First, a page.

We sat in despair. Regretting our late night out and hungover hurried morning. What were we thinking? How did we not have the sense to bring snacks? Idiots. I felt even more guilty at our situation, having caught many overnight sleeper trains in other parts of the world and knowing how important money and food are on long distance trains. We quickly studied a poster on the wall of all the stops on the way to Ulaanbataar and wondered if we would have time to get out and make a cash withdrawal or use our card at a station restaurant. It did not appear possible. We walked back to our cabins, demoralised.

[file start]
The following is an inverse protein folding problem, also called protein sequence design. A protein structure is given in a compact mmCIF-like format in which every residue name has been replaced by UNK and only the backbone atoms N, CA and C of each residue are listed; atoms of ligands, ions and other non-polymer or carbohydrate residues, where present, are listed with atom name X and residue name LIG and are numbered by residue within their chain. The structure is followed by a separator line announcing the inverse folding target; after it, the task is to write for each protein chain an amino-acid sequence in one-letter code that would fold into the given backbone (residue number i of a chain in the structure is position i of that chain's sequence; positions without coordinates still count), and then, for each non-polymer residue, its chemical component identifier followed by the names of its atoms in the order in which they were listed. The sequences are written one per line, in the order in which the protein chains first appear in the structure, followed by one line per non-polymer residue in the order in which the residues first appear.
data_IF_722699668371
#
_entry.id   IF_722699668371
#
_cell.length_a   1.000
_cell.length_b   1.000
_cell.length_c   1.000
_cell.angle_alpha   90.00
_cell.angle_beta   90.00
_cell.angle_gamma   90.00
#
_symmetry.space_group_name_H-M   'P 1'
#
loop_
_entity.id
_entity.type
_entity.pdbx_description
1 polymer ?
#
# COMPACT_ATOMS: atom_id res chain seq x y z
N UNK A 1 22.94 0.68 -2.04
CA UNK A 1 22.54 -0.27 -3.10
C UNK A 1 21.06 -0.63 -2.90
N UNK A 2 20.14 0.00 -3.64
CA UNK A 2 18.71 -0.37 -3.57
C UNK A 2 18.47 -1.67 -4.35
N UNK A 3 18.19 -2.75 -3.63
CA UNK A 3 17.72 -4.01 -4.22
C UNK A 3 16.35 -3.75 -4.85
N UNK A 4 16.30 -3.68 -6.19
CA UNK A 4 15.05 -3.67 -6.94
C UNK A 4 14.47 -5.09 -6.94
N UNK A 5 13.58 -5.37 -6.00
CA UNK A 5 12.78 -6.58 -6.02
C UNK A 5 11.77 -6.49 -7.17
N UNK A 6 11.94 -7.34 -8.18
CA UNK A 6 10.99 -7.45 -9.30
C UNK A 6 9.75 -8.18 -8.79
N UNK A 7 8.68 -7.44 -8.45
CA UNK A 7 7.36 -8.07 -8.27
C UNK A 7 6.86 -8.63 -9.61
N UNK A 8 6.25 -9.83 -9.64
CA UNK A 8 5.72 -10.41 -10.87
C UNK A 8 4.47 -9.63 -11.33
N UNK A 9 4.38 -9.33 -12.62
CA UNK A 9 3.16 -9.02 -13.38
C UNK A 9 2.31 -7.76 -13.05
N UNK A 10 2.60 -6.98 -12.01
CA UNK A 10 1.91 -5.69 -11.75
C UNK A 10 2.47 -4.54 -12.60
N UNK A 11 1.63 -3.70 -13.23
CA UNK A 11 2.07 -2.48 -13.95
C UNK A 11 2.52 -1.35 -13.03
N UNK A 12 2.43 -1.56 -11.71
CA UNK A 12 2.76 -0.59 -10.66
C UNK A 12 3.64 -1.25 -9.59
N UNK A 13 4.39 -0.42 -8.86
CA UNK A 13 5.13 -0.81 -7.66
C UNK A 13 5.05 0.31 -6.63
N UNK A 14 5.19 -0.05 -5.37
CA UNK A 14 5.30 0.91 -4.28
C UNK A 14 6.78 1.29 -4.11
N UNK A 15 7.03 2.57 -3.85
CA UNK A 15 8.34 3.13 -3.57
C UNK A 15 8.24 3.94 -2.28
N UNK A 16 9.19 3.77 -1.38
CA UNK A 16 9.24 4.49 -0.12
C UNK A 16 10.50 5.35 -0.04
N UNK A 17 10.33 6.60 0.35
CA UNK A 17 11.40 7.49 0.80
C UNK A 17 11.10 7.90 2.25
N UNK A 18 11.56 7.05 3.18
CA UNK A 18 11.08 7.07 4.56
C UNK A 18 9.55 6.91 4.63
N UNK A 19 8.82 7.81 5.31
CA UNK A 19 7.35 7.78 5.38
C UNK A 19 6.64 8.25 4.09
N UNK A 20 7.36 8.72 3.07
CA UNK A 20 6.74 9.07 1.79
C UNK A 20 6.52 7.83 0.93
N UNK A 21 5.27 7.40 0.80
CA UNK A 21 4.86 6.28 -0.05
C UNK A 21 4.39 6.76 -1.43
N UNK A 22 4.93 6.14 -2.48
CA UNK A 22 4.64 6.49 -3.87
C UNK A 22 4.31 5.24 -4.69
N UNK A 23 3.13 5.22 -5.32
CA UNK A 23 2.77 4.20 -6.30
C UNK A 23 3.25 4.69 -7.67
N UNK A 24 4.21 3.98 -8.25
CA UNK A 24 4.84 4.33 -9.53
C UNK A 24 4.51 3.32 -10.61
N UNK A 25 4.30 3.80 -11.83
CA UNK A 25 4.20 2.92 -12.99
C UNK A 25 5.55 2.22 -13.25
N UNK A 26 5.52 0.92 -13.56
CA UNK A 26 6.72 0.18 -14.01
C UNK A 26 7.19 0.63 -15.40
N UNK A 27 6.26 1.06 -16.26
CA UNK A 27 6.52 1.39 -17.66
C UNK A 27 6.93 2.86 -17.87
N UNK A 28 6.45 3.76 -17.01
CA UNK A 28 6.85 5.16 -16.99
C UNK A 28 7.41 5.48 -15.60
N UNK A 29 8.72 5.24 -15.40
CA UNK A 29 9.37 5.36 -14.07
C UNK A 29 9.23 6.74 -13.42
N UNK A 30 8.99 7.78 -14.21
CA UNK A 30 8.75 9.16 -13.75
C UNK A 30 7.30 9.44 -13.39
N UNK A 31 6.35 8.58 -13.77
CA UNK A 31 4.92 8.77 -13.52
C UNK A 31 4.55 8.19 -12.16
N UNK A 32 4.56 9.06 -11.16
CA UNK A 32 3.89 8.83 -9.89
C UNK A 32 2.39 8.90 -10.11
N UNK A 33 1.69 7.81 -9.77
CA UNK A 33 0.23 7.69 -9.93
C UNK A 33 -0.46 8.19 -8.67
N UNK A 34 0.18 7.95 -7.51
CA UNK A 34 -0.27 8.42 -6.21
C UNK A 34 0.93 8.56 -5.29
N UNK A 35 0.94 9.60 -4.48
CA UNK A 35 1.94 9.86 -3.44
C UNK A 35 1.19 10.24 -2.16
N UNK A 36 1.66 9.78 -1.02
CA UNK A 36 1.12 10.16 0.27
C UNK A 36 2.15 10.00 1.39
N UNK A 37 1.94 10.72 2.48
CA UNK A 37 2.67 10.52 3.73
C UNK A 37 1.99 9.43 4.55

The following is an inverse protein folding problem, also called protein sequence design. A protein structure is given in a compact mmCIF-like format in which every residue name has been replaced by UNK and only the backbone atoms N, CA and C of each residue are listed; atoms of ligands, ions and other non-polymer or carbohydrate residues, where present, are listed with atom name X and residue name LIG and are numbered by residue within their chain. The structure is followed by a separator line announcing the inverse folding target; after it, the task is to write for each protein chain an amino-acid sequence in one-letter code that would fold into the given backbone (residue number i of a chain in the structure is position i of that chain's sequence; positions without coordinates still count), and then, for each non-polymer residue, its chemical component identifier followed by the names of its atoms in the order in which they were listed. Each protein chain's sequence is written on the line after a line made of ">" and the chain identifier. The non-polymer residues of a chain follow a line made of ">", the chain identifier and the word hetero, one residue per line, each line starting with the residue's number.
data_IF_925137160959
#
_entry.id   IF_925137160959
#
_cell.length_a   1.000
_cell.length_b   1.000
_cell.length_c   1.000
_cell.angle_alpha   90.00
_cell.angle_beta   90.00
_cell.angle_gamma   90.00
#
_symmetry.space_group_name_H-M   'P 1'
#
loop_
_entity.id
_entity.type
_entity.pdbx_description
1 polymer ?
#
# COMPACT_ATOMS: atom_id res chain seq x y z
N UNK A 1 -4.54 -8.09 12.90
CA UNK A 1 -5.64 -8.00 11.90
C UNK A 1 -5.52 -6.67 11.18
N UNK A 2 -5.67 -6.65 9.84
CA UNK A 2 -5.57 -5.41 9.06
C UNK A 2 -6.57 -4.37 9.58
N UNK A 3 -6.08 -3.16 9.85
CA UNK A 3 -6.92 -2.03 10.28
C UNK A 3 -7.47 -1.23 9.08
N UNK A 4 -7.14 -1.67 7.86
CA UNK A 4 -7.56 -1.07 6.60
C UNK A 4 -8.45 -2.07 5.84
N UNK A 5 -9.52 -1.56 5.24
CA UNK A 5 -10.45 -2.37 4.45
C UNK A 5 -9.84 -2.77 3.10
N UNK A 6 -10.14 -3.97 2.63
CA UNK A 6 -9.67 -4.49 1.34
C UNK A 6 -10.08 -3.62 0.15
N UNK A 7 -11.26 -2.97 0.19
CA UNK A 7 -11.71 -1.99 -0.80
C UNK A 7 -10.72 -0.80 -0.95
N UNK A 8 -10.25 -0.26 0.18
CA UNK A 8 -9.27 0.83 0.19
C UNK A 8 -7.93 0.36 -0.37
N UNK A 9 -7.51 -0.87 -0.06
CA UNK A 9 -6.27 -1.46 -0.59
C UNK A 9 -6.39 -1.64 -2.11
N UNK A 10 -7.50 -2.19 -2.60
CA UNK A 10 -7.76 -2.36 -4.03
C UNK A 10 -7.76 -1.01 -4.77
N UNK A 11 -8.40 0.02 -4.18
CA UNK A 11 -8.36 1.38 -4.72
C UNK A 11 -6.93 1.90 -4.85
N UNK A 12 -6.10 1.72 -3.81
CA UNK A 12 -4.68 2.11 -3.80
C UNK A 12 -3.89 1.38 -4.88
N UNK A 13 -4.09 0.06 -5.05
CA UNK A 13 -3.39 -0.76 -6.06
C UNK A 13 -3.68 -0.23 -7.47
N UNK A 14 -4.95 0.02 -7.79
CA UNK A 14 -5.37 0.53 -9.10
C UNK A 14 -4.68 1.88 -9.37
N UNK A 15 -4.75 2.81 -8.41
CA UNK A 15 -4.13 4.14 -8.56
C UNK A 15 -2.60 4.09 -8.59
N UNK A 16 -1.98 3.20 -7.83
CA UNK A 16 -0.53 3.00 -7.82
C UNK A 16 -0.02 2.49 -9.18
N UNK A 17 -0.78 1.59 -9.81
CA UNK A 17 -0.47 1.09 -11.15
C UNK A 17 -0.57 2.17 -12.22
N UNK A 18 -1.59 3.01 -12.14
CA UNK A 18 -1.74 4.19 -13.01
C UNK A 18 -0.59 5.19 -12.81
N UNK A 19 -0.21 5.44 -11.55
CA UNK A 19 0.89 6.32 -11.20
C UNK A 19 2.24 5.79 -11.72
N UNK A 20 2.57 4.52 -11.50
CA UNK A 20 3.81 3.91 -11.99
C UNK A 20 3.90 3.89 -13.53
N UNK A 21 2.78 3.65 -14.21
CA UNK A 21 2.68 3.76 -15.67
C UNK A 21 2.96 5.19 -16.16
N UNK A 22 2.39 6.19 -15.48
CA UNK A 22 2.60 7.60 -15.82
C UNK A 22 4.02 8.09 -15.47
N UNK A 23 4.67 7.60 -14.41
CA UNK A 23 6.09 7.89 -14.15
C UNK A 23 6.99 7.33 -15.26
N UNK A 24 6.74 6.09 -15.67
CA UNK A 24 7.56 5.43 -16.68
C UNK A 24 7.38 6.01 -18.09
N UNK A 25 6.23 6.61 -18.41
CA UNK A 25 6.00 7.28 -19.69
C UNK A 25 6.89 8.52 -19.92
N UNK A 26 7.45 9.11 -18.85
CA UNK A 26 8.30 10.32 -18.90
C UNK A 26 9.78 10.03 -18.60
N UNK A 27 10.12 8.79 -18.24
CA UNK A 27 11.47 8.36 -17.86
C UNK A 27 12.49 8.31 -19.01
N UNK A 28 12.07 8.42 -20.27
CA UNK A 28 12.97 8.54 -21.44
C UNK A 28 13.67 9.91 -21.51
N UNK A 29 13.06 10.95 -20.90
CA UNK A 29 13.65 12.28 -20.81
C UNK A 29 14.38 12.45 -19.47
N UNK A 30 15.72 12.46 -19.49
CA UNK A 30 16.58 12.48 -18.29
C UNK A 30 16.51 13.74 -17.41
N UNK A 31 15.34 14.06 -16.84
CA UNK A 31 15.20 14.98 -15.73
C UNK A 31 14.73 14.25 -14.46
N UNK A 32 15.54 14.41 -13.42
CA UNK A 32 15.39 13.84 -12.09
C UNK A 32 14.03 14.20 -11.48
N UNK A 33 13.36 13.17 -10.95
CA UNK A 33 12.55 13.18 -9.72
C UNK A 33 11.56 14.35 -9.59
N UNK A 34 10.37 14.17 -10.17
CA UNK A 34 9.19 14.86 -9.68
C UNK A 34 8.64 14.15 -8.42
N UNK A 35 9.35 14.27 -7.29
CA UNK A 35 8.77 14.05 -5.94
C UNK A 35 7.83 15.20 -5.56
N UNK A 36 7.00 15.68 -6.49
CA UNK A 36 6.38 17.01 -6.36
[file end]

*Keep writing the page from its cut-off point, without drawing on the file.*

We resigned ourselves to the fact that we may not eat until we arrive in Mongolia. The view from the window was not a vast and endless flat emptiness. For as far as they eye could see. The door to our cabin was open and were in deep conversation when suddenly an Australian couple in their 60s walked past. They must have heard our accents, stopped and then they greeted us. Coincidentally, they only lived 1.5 hours away from me in Sydney. As people of that age tend to do at times, they droned on about themselves and their trip with little interest in who we were or what we were doing.